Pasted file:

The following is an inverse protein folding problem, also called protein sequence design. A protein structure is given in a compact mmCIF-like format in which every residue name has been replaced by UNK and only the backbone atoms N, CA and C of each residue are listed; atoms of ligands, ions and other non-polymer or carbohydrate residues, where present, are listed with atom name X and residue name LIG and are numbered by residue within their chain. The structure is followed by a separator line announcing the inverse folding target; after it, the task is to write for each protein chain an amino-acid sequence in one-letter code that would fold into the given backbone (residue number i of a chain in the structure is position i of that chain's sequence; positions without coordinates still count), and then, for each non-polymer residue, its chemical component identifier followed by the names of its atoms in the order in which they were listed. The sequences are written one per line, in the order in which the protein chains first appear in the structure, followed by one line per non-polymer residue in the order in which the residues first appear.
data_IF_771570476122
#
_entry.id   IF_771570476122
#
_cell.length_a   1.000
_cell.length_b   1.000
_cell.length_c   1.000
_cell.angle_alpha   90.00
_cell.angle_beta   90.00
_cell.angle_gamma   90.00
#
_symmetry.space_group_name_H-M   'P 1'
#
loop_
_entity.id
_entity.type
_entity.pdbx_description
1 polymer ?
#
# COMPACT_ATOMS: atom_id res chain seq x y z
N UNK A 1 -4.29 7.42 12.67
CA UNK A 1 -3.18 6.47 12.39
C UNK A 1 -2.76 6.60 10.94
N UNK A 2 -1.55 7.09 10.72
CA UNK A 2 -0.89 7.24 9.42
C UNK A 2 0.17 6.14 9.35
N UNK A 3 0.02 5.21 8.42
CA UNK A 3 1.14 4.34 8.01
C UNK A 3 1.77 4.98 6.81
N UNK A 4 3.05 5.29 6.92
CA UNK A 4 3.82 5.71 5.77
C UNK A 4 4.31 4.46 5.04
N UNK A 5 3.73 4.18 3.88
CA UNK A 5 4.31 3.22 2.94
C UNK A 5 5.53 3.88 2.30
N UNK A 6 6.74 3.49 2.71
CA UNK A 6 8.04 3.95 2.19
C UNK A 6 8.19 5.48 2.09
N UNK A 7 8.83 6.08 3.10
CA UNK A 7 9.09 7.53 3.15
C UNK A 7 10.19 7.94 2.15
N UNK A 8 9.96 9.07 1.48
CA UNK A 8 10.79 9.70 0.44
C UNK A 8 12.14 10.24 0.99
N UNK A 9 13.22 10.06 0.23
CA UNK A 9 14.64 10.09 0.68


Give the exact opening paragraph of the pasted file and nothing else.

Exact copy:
The following is an inverse protein folding problem, also called protein sequence design. A protein structure is given in a compact mmCIF-like format in which every residue name has been replaced by UNK and only the backbone atoms N, CA and C of each residue are listed; atoms of ligands, ions and other non-polymer or carbohydrate residues, where present, are listed with atom name X and residue name LIG and are numbered by residue within their chain. The structure is followed by a separator line announcing the inverse folding target; after it, the task is to write for each protein chain an amino-acid sequence in one-letter code that would fold into the given backbone (residue number i of a chain in the structure is position i of that chain's sequence; positions without coordinates still count), and then, for each non-polymer residue, its chemical component identifier followed by the names of its atoms in the order in which they were listed. The sequences are written one per line, in the order in which the protein chains first appear in the structure, followed by one line per non-polymer residue in the order in which the residues first appear.